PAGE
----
In a yet further aspect of the present invention, an apparatus for protecting a solar cell from damage caused by the reverse-biasing of the cell due to an electrostatic discharge, comprises a first current path through which the solar cell is reverse biased, where the first current path has a transient impedance such that the rate of rise of electrostatic discharge damage (ESD) current is reduced, and a second current path where ESD current is bypassed. The first current path is a reverse path causing reverse biasing of said cell. The transient impedance may comprise an inductor, and may be coupled in series with the solar cell along the reverse path, plus the contact.

In an additional aspect of the present invention, an apparatus for protecting a solar cell from damage caused by the reverse biasing of the cell due to an electrostatic discharge may comprise a low, transient impedance coupled in parallel with the cell. The low, transient impedance may comprise a bypass diode, an advanced bypass diode, a multitude of diodes, a discrete bypass capacitor and/or an integral bypass capacitor.

In a still further aspect of the present invention, an apparatus for protecting a series of solar cells having a serpentine circuit pattern from reverse-bias voltage produced by an electrostatic discharge comprises a reducer for reducing the rate of the rise of an ESD current pulse (dl/dt). The reducer may comprise at least one bypass diode coupled at an open turn of the serpentine circuit, at least one capacitor coupled at an open turn of the serpentine circuit, and/or a discrete inductor in series with the series of cells.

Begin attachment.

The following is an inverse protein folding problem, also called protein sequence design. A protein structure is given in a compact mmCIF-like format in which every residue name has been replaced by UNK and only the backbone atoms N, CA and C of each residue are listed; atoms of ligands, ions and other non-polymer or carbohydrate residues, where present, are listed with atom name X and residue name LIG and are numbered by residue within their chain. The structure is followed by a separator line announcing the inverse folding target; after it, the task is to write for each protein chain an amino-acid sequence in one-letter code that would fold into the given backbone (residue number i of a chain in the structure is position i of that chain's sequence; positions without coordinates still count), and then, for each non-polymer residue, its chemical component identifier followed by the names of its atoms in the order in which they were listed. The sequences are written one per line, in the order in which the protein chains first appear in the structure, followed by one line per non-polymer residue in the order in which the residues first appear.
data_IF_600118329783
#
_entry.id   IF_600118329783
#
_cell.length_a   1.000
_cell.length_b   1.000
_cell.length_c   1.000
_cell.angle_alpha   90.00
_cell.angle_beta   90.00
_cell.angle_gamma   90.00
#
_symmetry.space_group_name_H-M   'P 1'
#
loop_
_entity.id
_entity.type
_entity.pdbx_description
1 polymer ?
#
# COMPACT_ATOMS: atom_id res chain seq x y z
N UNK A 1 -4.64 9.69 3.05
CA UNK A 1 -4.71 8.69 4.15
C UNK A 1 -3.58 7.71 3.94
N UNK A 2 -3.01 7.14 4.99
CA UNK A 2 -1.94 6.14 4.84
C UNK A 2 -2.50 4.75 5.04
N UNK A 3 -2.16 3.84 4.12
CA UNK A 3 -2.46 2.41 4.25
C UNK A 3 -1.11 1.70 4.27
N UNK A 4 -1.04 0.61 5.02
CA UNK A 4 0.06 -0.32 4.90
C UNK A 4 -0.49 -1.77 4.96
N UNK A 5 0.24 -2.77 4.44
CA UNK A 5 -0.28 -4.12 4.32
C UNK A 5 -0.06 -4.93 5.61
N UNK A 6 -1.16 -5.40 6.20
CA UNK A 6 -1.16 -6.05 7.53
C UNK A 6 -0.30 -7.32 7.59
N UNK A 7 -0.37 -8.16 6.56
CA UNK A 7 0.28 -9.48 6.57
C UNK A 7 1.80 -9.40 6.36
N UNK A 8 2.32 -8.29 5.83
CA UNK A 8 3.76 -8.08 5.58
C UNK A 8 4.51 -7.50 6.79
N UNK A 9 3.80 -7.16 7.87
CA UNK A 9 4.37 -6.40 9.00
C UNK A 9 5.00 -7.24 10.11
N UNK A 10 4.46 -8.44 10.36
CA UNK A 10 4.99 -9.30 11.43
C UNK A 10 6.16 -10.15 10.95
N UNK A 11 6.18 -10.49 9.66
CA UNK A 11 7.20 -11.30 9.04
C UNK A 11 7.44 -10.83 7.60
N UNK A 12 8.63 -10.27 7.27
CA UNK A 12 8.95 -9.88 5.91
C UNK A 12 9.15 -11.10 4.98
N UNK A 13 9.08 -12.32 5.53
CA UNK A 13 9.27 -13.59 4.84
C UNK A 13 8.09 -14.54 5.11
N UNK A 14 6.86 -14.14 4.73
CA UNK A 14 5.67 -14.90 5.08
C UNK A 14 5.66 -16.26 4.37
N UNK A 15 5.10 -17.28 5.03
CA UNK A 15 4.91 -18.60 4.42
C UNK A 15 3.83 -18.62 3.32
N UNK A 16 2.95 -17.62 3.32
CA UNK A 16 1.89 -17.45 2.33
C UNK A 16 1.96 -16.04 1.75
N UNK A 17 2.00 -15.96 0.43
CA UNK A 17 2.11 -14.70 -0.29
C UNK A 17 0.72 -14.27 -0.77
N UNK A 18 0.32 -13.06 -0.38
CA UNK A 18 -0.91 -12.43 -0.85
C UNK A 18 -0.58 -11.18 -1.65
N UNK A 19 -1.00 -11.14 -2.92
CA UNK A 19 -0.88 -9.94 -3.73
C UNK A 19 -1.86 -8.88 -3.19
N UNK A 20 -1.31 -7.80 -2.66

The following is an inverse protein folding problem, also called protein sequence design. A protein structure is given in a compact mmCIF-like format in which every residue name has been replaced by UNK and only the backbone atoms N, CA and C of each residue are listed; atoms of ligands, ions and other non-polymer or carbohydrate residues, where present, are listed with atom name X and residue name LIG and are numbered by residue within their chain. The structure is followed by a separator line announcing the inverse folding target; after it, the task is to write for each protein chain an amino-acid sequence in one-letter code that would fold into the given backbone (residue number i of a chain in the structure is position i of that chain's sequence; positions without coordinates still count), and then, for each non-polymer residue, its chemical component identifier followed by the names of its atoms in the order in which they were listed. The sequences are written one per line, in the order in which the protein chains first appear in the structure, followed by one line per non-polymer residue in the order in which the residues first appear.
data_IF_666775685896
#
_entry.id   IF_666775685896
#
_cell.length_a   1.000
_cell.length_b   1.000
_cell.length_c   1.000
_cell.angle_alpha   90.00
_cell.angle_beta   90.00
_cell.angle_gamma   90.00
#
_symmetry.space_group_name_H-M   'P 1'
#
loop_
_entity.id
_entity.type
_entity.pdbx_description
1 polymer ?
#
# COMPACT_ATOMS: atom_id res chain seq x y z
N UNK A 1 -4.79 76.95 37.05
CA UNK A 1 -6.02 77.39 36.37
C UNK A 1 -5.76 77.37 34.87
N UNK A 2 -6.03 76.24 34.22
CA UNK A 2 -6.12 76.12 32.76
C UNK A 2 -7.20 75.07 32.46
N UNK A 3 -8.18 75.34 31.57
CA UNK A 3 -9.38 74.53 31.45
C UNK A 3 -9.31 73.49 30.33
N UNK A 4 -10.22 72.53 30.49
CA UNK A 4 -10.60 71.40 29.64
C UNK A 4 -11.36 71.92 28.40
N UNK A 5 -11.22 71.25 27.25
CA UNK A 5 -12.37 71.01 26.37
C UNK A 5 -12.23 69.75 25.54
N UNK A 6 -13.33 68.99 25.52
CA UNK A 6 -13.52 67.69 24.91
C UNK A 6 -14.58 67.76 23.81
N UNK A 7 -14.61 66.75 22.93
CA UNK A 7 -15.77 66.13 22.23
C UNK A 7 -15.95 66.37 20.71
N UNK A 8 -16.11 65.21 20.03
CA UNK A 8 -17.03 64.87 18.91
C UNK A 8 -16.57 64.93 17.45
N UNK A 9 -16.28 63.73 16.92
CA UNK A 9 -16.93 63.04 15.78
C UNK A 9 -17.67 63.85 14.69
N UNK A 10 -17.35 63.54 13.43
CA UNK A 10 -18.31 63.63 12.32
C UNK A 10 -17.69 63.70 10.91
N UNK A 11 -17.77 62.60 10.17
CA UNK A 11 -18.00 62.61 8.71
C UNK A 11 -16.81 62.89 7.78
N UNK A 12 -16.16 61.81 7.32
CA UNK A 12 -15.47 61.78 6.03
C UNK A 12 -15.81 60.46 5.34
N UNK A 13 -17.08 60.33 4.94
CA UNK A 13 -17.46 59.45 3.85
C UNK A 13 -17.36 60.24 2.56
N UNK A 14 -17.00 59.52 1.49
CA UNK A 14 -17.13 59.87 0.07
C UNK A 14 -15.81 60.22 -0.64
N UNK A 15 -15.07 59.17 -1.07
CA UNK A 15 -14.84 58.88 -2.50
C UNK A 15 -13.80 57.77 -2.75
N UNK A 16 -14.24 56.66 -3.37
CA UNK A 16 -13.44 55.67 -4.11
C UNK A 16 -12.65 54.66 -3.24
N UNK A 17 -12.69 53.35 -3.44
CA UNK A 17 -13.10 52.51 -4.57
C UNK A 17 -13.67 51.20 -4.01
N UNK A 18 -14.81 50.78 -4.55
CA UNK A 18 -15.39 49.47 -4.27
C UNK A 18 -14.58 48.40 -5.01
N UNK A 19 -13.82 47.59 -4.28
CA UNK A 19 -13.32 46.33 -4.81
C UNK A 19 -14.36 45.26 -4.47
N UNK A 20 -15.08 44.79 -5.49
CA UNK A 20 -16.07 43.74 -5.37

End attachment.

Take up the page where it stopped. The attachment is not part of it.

In another aspect of the invention, an apparatus for protecting a solar cell from damage caused by the reverse biasing of the cell due to an electrostatic discharge may comprise a first inductor coupled to the positive terminal of the cell, a second inductor coupled to the negative terminal of the cell, an advanced diode coupled in parallel to the cell, and/or a capacitor coupled in parallel to the solar cell.

In still another aspect of the invention, an apparatus for protecting a series of solar cells used to power satellite functions, the series of cells having a serpentine circuit pattern, from reverse-bias voltage produced by an electrostatic discharge, may comprise an inductor coupled in series with the cells and a plurality of diodes coupled over the open turns of the serpentine pattern.

These and other features, aspects and advantages of the present invention will become better understood with reference to the following drawings, description and claims.

BRIEF DESCRIPTION OF THE DRAWINGS

FIG. 1 is a diagram illustrating a prior art solar cell array;

FIG. 2 is a circuit diagram representing an ESD pulse relative to a solar cell;

FIG. 3 is a circuit diagram illustrating inductors used for protecting a solar cell from an ESD pulse, according to one embodiment of the invention;

FIG. 3 a is a diagram illustrating inductors used for protecting a series of cells, according to one embodiment of the invention;

FIG. 4 is a diagram illustrating a solar cell protected from ESD by using diodes in parallel with the cell, according to one embodiment of the invention;